Shared Decision Making Improves Outcomes, Patient Experience
Well-informed patients who decide with their orthopaedic surgeon what treatment is best for them have better outcomes and higher patient satisfaction rates, according to new study presented at the 2017 Annual Meeting of the American Academy of Orthopaedic Surgeons.
Shared decision making (SDM), a key component of patient-centered health care, is a process in which physicians and patients work together to make decisions and select tests, treatments, and care plans based on clinical evidence that balances risks and expected outcomes with patient preferences and values.
Researchers surveyed more than 550 patients with hip or knee osteoarthritis, a herniated disc, or lumbar spinal stenosis. In an initial survey, they assessed patients’ knowledge of their condition, preferred treatment (surgical or non-surgical), baseline quality of life, physical movement capabilities, and level of pain.
A follow-up survey was administered 6 months after the initial office visit to patients who had non-surgical treatment or 6 months after surgery for those who had surgery. The follow-up questionnaires focused on treatment, quality of life, regret over their treatment choice, and treatment outcomes.
Patients with a good understanding of their condition who received their preferred treatment were considered to have made informed patient-centered (IPC) decisions.
The average age of the patients in the study was 63.9 years. More than half (53%) of patients were female, 92% were white and 63% had a college degree. About half of the patients underwent surgery within 6 months of the initial office visit.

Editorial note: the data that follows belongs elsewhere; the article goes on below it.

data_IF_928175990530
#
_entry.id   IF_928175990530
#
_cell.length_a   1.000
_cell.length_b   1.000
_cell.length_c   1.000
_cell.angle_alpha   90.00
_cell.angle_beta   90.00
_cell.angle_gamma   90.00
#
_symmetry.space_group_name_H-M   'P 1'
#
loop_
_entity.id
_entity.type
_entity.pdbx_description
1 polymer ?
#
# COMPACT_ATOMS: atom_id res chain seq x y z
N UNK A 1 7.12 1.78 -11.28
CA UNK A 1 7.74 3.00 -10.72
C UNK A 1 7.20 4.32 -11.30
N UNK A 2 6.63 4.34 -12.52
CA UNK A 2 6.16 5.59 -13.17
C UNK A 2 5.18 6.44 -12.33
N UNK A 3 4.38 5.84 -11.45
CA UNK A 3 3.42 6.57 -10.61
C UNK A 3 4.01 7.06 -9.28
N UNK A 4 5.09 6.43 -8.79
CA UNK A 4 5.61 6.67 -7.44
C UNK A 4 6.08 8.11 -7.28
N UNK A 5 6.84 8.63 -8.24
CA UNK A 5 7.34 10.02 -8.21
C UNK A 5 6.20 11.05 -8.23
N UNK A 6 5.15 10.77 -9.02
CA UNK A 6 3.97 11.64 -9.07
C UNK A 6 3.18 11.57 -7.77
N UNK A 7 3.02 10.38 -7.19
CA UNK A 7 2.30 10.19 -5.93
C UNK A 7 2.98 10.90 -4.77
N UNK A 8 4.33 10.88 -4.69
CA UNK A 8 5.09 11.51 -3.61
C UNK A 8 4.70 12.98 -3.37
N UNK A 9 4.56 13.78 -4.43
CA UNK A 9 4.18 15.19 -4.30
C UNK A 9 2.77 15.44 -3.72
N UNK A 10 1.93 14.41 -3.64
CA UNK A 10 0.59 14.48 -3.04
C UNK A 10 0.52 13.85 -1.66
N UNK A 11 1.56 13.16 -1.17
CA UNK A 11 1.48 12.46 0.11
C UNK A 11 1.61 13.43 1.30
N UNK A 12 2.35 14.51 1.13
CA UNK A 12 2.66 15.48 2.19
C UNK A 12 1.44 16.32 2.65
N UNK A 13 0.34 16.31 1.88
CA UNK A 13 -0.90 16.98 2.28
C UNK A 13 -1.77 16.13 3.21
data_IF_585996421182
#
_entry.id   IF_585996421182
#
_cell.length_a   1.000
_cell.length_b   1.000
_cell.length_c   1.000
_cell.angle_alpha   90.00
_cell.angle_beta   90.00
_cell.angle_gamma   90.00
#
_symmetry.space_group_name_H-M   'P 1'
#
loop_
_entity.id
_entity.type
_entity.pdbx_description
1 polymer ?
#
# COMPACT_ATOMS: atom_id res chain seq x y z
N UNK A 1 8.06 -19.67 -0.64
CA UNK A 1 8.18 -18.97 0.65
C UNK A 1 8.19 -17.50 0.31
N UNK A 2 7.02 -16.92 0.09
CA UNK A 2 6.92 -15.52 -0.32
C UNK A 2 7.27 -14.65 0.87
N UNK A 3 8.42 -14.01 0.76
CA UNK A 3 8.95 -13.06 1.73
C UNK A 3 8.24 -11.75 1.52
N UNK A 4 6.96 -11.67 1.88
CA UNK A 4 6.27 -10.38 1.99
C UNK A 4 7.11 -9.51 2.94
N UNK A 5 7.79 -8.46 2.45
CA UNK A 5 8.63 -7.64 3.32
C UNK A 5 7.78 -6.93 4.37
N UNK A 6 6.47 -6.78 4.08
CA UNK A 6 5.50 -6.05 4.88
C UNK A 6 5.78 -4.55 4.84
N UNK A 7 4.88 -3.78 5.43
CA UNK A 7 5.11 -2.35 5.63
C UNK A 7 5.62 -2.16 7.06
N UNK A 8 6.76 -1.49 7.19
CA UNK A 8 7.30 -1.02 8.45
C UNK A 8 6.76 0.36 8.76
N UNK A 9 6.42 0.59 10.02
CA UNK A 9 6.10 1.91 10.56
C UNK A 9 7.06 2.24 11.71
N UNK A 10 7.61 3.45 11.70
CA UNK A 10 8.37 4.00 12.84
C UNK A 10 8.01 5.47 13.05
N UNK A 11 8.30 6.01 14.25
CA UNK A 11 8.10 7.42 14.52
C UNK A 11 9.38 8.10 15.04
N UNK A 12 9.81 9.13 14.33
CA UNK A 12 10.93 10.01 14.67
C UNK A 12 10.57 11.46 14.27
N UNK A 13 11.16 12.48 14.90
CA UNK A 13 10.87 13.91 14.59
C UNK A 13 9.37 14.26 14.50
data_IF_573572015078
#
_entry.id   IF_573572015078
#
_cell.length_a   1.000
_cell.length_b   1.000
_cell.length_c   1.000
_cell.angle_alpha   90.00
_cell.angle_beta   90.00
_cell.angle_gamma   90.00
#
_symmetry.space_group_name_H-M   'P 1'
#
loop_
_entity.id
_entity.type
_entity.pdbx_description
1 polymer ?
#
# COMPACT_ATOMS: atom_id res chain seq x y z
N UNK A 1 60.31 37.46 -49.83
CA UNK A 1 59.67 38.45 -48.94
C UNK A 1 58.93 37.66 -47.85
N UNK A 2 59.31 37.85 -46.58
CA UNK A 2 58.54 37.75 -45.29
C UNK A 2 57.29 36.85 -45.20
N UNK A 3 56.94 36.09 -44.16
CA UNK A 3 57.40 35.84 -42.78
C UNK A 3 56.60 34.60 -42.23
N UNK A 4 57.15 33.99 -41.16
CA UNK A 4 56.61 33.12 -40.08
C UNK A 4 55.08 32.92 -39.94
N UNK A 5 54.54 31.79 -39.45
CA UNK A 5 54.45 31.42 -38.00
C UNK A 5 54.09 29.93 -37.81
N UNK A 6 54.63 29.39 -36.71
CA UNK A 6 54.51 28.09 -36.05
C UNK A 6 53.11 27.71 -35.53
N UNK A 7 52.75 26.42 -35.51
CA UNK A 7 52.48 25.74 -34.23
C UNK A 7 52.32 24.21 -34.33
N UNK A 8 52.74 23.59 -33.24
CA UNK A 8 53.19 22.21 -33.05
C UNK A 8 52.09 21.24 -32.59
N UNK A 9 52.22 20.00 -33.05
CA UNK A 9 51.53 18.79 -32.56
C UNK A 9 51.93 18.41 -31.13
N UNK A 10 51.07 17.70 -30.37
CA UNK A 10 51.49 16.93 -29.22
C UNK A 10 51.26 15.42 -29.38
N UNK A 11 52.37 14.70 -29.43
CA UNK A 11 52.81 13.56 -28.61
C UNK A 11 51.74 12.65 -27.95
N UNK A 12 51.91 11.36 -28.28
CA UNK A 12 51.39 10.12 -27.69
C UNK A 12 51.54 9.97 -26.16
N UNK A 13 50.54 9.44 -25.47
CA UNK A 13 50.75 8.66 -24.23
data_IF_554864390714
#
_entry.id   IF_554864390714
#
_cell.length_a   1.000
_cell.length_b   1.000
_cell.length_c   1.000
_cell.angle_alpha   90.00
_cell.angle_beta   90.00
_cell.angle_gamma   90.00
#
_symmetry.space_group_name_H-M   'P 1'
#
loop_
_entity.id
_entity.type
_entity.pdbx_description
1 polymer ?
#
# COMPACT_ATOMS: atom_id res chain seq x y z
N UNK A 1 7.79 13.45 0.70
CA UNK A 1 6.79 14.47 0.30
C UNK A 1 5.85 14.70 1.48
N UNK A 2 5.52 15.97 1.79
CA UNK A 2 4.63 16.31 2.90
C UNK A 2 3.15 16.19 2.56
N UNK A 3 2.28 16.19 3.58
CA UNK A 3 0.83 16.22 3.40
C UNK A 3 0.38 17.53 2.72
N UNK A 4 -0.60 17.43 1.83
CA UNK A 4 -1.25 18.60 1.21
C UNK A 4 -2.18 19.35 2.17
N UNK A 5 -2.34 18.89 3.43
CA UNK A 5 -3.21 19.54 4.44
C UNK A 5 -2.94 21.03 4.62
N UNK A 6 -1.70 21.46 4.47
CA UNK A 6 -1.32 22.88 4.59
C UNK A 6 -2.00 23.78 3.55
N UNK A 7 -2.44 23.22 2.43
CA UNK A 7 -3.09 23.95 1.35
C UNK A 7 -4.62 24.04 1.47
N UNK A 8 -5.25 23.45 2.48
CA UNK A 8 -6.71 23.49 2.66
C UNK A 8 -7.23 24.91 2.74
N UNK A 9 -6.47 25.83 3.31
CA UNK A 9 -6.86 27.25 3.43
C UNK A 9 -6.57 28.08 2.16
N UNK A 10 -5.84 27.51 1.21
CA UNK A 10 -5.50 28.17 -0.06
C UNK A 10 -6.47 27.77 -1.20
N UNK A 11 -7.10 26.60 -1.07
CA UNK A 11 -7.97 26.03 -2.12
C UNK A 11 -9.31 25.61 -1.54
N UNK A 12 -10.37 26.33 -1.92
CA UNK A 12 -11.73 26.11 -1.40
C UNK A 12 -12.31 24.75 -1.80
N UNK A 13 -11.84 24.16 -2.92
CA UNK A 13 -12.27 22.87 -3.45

One-third of the patients were deemed “IPC,” and at the follow-up assessment these patients had higher scores related to overall and disease-specific quality of life outcomes. These patients also were more likely to be extremely satisfied with their pain management plan (76.7% vs 41.9%), very or extremely satisfied with their treatment (70.7% vs 34.7%), and had less regret with their treatment decision (5.2% vs 15%).
“This study is unique in its evaluation of the implementation of a shared decision making process as part of a real world orthopaedic elective surgical practice,” said co-study author Thomas Cha, MD, MBA, assistant chief of surgery at the Orthopaedic Spine Center at Massachusetts General Hospital, and an instructor at Harvard Medical School.
“Shared decision making did not just result in better patient experience ratings, but also improved patient outcomes.”
Harry Rubash, MD, a co-author of the study and emeritus chief of the Department of Orthopaedic Surgery at Massachusetts General Hospital and the Edith M. Ashley professor of orthopaedic surgery at Harvard Medical School, said, “We are committed to improving outcomes after surgical procedures.
“This study found that surgical patients who are more informed and have a clear preference for surgery have better outcomes. It highlights the need to focus further on decision making prior to elective surgeries and other treatments.”
Funding for the study was provided, in part, by a grant from the Gordon and Betty Moore Foundation.
Sepucha K, Freiberg AA, Mangla M, Malchau H, Rubas HE, Cha TD. Shared decision making in orthopaedic care leads to better health outcomes: a prospective cohort study. Presented at the 2017 Annual Meeting of the American Academy of Orthopaedic Surgeons, March 14-18, 2017, in San Diego, California.